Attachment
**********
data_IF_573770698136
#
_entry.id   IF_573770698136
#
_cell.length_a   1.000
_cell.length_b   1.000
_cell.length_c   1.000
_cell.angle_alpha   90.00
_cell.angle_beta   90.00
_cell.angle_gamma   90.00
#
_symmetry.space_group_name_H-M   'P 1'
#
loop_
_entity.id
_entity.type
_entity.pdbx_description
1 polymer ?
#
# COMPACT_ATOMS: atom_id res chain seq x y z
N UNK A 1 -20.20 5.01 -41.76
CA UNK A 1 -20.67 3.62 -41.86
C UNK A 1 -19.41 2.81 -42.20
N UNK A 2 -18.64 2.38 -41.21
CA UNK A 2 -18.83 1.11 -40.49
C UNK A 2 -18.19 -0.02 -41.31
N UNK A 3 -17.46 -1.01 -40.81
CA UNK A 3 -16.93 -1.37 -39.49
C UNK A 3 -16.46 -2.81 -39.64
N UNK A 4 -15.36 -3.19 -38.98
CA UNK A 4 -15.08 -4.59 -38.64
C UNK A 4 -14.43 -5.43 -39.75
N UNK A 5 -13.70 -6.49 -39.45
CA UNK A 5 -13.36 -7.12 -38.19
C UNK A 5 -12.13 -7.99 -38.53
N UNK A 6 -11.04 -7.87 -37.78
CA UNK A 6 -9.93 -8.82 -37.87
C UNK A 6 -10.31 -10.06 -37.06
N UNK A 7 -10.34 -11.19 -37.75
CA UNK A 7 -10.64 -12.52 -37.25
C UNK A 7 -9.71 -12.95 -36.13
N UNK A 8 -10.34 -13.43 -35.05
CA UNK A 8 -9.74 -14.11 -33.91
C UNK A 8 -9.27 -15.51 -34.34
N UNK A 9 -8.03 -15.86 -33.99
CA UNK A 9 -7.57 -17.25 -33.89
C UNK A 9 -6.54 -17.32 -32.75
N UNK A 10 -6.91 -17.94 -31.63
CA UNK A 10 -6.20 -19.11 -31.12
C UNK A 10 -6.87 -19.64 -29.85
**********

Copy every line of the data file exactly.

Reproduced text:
data_IF_573770698136
#
_entry.id   IF_573770698136
#
_cell.length_a   1.000
_cell.length_b   1.000
_cell.length_c   1.000
_cell.angle_alpha   90.00
_cell.angle_beta   90.00
_cell.angle_gamma   90.00
#
_symmetry.space_group_name_H-M   'P 1'
#
loop_
_entity.id
_entity.type
_entity.pdbx_description
1 polymer ?
#
# COMPACT_ATOMS: atom_id res chain seq x y z
N UNK A 1 -20.20 5.01 -41.76
CA UNK A 1 -20.67 3.62 -41.86
C UNK A 1 -19.41 2.81 -42.20
N UNK A 2 -18.64 2.38 -41.21
CA UNK A 2 -18.83 1.11 -40.49
C UNK A 2 -18.19 -0.02 -41.31
N UNK A 3 -17.46 -1.01 -40.81
CA UNK A 3 -16.93 -1.37 -39.49
C UNK A 3 -16.46 -2.81 -39.64
N UNK A 4 -15.36 -3.19 -38.98
CA UNK A 4 -15.08 -4.59 -38.64
C UNK A 4 -14.43 -5.43 -39.75
N UNK A 5 -13.70 -6.49 -39.45
CA UNK A 5 -13.36 -7.12 -38.19
C UNK A 5 -12.13 -7.99 -38.53
N UNK A 6 -11.04 -7.87 -37.78
CA UNK A 6 -9.93 -8.82 -37.87
C UNK A 6 -10.31 -10.06 -37.06
N UNK A 7 -10.34 -11.19 -37.75
CA UNK A 7 -10.64 -12.52 -37.25
C UNK A 7 -9.71 -12.95 -36.13
N UNK A 8 -10.34 -13.43 -35.05
CA UNK A 8 -9.74 -14.11 -33.91
C UNK A 8 -9.27 -15.51 -34.34
N UNK A 9 -8.03 -15.86 -33.99
CA UNK A 9 -7.57 -17.25 -33.89
C UNK A 9 -6.54 -17.32 -32.75
N UNK A 10 -6.91 -17.94 -31.63
CA UNK A 10 -6.20 -19.11 -31.12
C UNK A 10 -6.87 -19.64 -29.85